Of 2 minds: How fast and slow thinking shape perception and choice, adapted from Thinking, Fast and Slow by Daniel Kahneman (2012).For: High School, Higher Ed, WorkplaceArticle/Essay
This sample from Nobel Prize winner Daniel Kahneman’s best-selling book explains the two systems we use to arrive at judgments and decisions: automatic thinking (a.k.a. “System 1”) and controlled thinking (“System 2”).
Lesson 1: Explore the inner workings of the mind
- 01.Brain Tricks - This Is How Your Brain Works, AsapSCIENCE (4:40)
- 02.Confirmation bias, BellarmineStudios (1:34)
- 03.The Faults of Others, adapted from The Happiness Hypothesis (2006) by Jonathan Haidt
- 04.I’m O.K., You’re Biased (2006) by Daniel Gilbert.
- 05.Of 2 minds: How fast and slow thinking shape perception and choice, adapted from Thinking, Fast and Slow by Daniel Kahneman (2012).
- 06.Confirmation Bias (2010) by David McRaney
- 07.Reason Seen More as Weapon Than Path to Truth (2011) by Patricia Cohen
- 08.Thinking, Fast and Slow by Daniel Kahneman (2011)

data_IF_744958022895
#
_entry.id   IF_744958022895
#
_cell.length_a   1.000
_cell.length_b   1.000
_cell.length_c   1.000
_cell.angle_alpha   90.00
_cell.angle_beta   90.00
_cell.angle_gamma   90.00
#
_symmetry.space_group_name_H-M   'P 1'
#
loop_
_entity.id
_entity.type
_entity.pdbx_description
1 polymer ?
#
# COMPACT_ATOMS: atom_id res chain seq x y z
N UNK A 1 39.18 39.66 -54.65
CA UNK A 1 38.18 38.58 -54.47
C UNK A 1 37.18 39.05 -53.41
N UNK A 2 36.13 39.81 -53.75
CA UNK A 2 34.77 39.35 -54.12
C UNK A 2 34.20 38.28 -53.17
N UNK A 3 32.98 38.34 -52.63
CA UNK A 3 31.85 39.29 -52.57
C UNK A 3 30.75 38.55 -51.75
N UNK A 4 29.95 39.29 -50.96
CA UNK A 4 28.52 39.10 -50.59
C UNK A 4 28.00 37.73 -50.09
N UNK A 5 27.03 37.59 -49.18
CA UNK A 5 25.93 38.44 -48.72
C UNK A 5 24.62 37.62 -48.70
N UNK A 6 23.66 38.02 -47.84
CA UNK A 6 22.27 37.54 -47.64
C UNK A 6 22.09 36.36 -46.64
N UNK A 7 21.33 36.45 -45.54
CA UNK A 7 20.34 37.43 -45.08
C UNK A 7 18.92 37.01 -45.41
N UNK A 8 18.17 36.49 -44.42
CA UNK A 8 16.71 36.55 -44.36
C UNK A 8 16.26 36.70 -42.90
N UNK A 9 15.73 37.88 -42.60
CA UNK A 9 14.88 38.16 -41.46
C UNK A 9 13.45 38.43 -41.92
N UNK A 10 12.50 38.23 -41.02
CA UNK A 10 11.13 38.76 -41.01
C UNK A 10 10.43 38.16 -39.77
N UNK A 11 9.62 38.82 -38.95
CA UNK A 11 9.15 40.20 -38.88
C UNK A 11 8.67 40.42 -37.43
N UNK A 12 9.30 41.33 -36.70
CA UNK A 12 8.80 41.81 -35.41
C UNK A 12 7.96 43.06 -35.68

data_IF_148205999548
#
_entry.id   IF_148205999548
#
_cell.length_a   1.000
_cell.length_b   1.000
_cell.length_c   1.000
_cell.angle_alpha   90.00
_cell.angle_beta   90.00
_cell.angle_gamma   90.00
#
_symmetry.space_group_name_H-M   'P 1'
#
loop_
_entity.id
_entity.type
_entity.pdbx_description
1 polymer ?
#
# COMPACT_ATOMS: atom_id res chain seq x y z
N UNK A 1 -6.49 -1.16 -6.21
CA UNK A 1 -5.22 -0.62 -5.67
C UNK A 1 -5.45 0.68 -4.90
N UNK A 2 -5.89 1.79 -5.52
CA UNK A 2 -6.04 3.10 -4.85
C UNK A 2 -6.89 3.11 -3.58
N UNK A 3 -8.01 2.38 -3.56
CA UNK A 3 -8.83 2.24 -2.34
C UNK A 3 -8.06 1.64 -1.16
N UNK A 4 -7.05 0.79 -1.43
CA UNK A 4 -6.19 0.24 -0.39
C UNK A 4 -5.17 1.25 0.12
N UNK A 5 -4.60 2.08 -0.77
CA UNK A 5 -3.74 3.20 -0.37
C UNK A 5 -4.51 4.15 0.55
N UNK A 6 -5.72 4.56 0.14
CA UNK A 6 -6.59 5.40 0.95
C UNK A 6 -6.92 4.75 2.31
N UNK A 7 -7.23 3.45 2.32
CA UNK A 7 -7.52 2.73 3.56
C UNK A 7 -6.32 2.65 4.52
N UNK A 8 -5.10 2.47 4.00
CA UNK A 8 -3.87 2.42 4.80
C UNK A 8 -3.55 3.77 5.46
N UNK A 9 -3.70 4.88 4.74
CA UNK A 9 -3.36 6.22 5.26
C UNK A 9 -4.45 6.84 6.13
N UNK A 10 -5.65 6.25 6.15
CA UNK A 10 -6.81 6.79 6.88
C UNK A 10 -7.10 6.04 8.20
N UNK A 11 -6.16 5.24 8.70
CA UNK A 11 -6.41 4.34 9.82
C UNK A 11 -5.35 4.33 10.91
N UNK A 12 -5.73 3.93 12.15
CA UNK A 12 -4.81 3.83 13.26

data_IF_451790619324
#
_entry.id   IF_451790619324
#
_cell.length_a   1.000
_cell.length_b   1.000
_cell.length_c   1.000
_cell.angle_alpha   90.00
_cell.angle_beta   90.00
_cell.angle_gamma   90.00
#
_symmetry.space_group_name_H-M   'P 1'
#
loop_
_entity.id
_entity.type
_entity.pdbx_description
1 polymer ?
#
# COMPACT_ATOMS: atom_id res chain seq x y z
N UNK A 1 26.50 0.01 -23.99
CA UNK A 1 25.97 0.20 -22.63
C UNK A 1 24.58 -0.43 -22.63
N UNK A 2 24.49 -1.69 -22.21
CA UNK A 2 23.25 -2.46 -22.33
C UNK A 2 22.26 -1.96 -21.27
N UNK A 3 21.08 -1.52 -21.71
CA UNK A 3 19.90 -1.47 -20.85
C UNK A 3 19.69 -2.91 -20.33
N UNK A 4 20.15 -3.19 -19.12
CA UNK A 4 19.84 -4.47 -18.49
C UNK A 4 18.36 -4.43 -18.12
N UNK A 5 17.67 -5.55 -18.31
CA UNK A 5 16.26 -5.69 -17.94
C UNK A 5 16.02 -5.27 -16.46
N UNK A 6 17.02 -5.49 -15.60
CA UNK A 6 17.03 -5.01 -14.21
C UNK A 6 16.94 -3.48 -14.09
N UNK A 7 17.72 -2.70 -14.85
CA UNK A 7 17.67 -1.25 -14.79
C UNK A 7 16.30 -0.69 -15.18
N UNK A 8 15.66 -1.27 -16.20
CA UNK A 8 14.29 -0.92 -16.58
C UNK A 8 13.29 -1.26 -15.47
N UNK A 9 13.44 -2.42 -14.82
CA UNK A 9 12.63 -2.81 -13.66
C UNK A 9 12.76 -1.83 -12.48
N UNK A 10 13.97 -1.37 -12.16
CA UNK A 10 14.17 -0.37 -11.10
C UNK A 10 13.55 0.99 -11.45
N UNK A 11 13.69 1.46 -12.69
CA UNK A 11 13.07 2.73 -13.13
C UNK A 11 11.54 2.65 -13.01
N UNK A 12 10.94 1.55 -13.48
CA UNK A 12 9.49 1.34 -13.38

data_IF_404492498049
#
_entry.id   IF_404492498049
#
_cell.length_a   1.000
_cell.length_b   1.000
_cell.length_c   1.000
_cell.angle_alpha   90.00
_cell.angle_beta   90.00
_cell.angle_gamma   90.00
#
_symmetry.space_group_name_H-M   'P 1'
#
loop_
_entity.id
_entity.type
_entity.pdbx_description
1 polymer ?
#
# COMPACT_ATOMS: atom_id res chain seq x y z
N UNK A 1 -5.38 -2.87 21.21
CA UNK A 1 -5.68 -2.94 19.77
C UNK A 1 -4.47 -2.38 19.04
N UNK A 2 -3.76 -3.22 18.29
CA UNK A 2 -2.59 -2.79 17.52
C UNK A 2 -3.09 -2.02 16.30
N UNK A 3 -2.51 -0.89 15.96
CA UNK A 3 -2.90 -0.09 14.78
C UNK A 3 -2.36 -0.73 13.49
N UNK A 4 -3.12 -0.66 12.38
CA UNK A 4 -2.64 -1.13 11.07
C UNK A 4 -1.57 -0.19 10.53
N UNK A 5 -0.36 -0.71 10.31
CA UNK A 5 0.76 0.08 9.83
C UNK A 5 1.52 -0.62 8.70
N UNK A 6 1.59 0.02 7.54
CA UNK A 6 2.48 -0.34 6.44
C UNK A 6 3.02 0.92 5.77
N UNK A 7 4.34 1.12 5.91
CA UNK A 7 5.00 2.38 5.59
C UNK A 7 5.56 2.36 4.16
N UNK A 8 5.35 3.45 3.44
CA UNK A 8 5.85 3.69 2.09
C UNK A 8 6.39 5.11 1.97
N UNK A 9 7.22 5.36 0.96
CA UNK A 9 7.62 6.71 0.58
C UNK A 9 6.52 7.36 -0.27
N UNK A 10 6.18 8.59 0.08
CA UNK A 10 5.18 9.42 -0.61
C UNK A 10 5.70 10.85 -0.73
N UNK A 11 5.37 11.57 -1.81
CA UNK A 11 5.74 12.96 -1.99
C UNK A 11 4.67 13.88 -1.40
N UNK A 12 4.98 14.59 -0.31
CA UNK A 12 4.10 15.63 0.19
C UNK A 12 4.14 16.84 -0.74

- 10.How the Mind Works by Steven Pinker (1997)
- 11.The Enigma of Reason by Hugo Mercier and Dan Sperber (2017)
- 12.Why Everyone (Else) Is a Hypocrite: Evolution and the Modular Mind by Robert Kurzban (2010)
- 13.Mistakes Were Made (but Not by Me): Why We Justify Foolish Beliefs, Bad Decisions, and Hurtful Acts by Carol Tavris and Elliot Aronson, (2007)
- 14.Switch: How to Change Things When Change is Hard by Chip Heath and Dan Heath, (2010)
- 15.How to Have a Good Day: Harness the Power of Behavioral Science to Transform Your Working Life by Caroline Webb (2016)
- 16.Dan Ariely, Are we in control of our own decisions?, TED Talk (17:14)
- 17.CRITICAL THINKING – Cognitive Biases: Alief, Wireless Philosophy (3:59)
- 18.Intuition first, reasoning second, Carnegie Council for Ethics in International Affairs (5:05)
- 19.The elephant, the rider, and the path – A tale of behavior change Rare (2:02)
- 20.Defining confirmation bias, Facing History and Ourselves (2:33)
- 21.Mark Changizi, Why do we see illusions?, TED-Ed (7:21)
- 23.Why do humans reason? Arguments for an argumentative theory by Hugo Mercier and Dan Sperber (2011)
- 24.Confirmation bias: A ubiquitous phenomenon in many guises by Raymond S. Nickerson (1998)
- 25.Objectivity in the eye of the beholder: Divergent perception of bias in self versus others by Emily Pronin, Thomas Gilovich, & Lee Ross (2004)
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